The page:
He made the altar for burnt offerings out of acacia wood 7½ feet square and 4½ feet high.
He made a horn at each of its four corners. He made the four horns and the altar out of one piece [of wood] covered with bronze.
He made all the utensils out of bronze: pots, shovels, bowls, forks, and incense burners.
He made a grate for the altar out of bronze mesh, [and put it] under the ledge, halfway up the altar.
He cast four rings to hold the poles (one for each of the four corners of the bronze grate).
He made the poles out of acacia wood and covered them with bronze.
He put the poles through the rings on the sides of the altar to carry it. He made the altar out of boards so that it was hollow inside.
He made the basin and stand out of the bronze mirrors given by the women who served at the entrance to the tent of meeting.
He also made the courtyard. The south side of the courtyard was 150 feet long and had curtains made out of fine linen yarn,
[hung] on 20 posts [set in] 20 bronze bases. The hooks and bands on the posts were made of silver.
The north side was also 150 feet long with 20 posts and 20 bronze bases. The hooks and bands on the posts were made of silver.
The west side was 75 feet long and had curtains [hung] on 10 posts [set in] 10 bases. The hooks and bands on the posts were made of silver.
The east side, facing the rising sun, was 75 feet [wide].
Each side of the entrance to the courtyard was 22½ feet wide with curtains [hung] on three posts [set in] three bases.
All the curtains around the courtyard were made out of fine linen yarn.
The bases for the posts were made of bronze. The hooks and bands on the posts were made of silver. The tops of the posts were covered with silver. And the bands on all the posts of the courtyard were made of silver.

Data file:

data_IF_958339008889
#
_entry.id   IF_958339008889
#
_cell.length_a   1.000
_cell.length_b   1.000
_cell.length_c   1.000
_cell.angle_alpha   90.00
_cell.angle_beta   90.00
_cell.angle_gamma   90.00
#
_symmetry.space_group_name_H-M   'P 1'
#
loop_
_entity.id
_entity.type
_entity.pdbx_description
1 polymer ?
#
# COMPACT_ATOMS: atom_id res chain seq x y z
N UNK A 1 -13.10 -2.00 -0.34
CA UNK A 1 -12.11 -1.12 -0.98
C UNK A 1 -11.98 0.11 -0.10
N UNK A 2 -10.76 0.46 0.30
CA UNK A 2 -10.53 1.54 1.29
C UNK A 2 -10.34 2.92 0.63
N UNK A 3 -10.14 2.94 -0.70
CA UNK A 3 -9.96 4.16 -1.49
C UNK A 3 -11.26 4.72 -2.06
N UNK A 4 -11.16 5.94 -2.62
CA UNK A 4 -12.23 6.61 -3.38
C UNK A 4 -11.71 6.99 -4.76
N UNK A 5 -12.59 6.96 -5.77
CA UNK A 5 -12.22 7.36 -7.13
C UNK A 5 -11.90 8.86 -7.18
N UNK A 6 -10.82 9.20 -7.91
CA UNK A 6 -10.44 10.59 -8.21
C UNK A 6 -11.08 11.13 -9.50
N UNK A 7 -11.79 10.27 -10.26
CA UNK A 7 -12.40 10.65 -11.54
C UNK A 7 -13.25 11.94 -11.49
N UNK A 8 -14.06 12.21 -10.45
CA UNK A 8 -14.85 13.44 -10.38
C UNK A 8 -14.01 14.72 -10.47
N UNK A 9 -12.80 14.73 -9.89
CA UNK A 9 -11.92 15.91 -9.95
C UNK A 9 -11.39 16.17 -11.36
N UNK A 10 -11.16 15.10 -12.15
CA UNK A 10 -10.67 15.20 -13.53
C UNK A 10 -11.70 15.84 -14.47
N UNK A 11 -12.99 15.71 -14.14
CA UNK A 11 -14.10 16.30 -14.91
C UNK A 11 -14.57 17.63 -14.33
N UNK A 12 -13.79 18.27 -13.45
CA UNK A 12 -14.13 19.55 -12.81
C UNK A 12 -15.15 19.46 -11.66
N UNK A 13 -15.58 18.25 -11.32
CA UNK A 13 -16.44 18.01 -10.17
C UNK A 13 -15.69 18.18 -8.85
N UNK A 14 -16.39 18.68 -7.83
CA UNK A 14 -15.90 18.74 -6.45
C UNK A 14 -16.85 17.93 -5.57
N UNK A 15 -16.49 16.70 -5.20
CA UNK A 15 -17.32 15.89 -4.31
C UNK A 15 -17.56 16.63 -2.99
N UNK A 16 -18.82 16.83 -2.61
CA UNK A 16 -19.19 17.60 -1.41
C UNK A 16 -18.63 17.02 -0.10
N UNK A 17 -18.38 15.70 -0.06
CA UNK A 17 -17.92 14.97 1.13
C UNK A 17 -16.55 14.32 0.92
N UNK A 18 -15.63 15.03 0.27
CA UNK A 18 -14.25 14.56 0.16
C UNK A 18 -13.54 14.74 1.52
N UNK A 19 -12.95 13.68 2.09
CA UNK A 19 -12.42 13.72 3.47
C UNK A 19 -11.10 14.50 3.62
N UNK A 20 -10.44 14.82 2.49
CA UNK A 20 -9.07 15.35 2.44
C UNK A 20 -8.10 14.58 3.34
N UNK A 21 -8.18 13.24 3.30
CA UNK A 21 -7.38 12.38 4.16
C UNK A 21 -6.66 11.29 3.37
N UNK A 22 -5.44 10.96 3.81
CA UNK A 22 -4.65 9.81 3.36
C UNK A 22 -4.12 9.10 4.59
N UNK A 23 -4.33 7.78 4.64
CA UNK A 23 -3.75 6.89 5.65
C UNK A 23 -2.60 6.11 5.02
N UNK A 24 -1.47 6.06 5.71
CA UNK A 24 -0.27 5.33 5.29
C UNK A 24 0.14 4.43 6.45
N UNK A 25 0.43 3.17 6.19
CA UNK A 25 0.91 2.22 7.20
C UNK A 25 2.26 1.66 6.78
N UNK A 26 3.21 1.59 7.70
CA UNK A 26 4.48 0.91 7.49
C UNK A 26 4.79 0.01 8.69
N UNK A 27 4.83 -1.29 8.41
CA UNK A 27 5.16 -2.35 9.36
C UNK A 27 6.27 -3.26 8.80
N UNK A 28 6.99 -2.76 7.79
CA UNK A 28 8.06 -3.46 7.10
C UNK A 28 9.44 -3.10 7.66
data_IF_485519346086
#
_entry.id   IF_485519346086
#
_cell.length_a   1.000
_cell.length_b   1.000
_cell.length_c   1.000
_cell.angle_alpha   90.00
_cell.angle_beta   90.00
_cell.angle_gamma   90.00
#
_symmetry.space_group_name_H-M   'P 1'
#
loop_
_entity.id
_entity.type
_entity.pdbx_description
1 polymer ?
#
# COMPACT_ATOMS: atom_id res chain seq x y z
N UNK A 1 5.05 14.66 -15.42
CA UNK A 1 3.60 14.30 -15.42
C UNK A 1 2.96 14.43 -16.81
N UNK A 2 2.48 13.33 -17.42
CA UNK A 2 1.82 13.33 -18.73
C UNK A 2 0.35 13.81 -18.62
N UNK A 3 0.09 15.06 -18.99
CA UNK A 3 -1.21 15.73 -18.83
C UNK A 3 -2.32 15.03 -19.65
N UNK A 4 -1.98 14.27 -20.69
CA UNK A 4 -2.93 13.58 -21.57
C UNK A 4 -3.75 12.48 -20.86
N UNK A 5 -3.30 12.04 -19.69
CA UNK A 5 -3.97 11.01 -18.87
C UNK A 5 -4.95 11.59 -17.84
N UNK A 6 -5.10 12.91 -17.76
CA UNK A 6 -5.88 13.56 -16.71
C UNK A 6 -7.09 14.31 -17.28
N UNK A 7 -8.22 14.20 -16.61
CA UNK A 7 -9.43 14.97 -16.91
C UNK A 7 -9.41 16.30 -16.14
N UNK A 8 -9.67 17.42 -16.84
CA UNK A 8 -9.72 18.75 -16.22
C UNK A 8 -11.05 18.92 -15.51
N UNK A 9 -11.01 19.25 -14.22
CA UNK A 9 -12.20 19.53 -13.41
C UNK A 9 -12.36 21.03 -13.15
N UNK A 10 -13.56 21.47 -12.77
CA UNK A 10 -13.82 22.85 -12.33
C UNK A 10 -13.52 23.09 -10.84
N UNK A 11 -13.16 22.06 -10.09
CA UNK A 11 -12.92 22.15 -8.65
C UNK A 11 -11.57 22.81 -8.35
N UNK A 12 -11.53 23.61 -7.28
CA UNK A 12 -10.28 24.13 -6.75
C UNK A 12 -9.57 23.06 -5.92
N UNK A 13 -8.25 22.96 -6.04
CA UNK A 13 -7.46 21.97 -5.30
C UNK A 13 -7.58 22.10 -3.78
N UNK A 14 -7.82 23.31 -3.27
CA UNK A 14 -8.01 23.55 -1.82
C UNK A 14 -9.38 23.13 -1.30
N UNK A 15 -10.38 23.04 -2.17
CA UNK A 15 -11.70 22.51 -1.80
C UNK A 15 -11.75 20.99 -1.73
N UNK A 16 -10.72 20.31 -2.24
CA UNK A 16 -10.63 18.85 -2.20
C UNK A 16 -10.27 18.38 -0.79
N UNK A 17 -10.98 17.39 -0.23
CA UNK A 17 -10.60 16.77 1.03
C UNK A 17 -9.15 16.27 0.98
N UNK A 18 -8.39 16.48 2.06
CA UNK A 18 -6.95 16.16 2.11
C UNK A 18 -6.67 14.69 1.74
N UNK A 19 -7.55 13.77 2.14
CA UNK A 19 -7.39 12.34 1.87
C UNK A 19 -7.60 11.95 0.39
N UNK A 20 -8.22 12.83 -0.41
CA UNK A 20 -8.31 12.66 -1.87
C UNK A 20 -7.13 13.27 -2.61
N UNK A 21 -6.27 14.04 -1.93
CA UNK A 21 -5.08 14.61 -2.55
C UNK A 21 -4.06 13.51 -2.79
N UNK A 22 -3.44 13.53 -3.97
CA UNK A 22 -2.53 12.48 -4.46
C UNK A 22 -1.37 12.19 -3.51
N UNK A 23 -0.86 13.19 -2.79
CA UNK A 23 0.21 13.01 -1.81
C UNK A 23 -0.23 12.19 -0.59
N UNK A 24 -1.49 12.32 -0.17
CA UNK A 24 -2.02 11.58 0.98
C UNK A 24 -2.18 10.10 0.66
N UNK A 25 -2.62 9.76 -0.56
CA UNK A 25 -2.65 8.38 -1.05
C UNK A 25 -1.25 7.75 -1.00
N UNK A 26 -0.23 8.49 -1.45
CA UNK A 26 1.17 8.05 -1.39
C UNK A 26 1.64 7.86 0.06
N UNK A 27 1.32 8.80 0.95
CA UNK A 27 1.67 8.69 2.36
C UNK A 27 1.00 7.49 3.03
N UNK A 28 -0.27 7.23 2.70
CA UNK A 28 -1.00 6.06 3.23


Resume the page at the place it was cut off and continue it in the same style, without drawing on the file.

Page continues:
The screen for the entrance to the courtyard was made of violet, purple, and bright red yarn embroidered on [fabric made from] fine linen yarn. It was 30 feet long and 7½ feet high, just like the curtains of the courtyard.
It was hung on four posts [set in] four bronze bases. The hooks and bands on the posts were made of silver. The tops of the posts were covered with silver.
All the pegs for the tent and the surrounding courtyard were made of bronze.
This is the amount of material that was used for the tent (the tent of the words of God's promise). An inventory was ordered by Moses and carried out by the Levites under the direction of Ithamar, son of the priest Aaron.
Now Bezalel, son of Uri and grandson of Hur, from the tribe of Judah, made everything the LORD had commanded Moses.
He was a jeweler, carpenter, designer, and he knew how to embroider violet, purple, and bright red yarn on fine linen. His assistant was Oholiab, son of Ahisamach, from the tribe of Dan.
The total amount of gold from the offerings presented to the LORD used in building the holy place weighed over 2,193 pounds using the standard weight of the holy place.
The silver collected when the census of the community was taken weighed 7,544 pounds using the standard weight of the holy place.
This came to one-fifth of an ounce per person, for everyone counted who was at least 20 years old: 603,550 people.
He used 7,500 pounds of silver to cast the 100 bases for the holy place and the canopy. This was 75 pounds per base.
He used 44 pounds of silver to make the hooks and bands for the posts and the coverings for the tops of the posts.
The bronze from the offerings presented to the LORD weighed 5,310 pounds.
With this he made the bases for the entrance to the tent of meeting, the bronze altar with its bronze grate and all its accessories,
the bases all around the courtyard, the bases for the entrance to the courtyard, all the pegs for the tent, and all the pegs for the surrounding courtyard.